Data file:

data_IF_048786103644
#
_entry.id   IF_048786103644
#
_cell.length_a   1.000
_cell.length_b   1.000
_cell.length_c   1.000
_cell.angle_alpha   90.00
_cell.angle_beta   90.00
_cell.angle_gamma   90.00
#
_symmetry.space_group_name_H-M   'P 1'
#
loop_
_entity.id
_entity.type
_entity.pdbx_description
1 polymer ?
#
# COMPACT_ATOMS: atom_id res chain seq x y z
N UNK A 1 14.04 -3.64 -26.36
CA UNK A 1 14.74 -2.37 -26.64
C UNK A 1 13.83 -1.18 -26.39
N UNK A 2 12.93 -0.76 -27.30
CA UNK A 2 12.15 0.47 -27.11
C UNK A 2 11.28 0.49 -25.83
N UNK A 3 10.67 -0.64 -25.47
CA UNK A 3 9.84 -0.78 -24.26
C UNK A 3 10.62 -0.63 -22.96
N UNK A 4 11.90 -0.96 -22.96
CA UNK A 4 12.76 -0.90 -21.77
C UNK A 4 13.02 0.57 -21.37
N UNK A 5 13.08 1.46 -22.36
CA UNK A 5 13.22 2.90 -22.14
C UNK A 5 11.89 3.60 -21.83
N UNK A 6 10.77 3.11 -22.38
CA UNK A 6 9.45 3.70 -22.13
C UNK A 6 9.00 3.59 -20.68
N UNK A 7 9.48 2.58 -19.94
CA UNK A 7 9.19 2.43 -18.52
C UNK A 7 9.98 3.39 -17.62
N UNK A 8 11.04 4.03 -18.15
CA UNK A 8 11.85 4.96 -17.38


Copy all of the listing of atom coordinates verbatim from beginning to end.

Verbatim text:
data_IF_048786103644
#
_entry.id   IF_048786103644
#
_cell.length_a   1.000
_cell.length_b   1.000
_cell.length_c   1.000
_cell.angle_alpha   90.00
_cell.angle_beta   90.00
_cell.angle_gamma   90.00
#
_symmetry.space_group_name_H-M   'P 1'
#
loop_
_entity.id
_entity.type
_entity.pdbx_description
1 polymer ?
#
# COMPACT_ATOMS: atom_id res chain seq x y z
N UNK A 1 14.04 -3.64 -26.36
CA UNK A 1 14.74 -2.37 -26.64
C UNK A 1 13.83 -1.18 -26.39
N UNK A 2 12.93 -0.76 -27.30
CA UNK A 2 12.15 0.47 -27.11
C UNK A 2 11.28 0.49 -25.83
N UNK A 3 10.67 -0.64 -25.47
CA UNK A 3 9.84 -0.78 -24.26
C UNK A 3 10.62 -0.63 -22.96
N UNK A 4 11.90 -0.96 -22.96
CA UNK A 4 12.76 -0.90 -21.77
C UNK A 4 13.02 0.57 -21.37
N UNK A 5 13.08 1.46 -22.36
CA UNK A 5 13.22 2.90 -22.14
C UNK A 5 11.89 3.60 -21.83
N UNK A 6 10.77 3.11 -22.38
CA UNK A 6 9.45 3.70 -22.13
C UNK A 6 9.00 3.59 -20.68
N UNK A 7 9.48 2.58 -19.94
CA UNK A 7 9.19 2.43 -18.52
C UNK A 7 9.98 3.39 -17.62
N UNK A 8 11.04 4.03 -18.15
CA UNK A 8 11.85 4.96 -17.38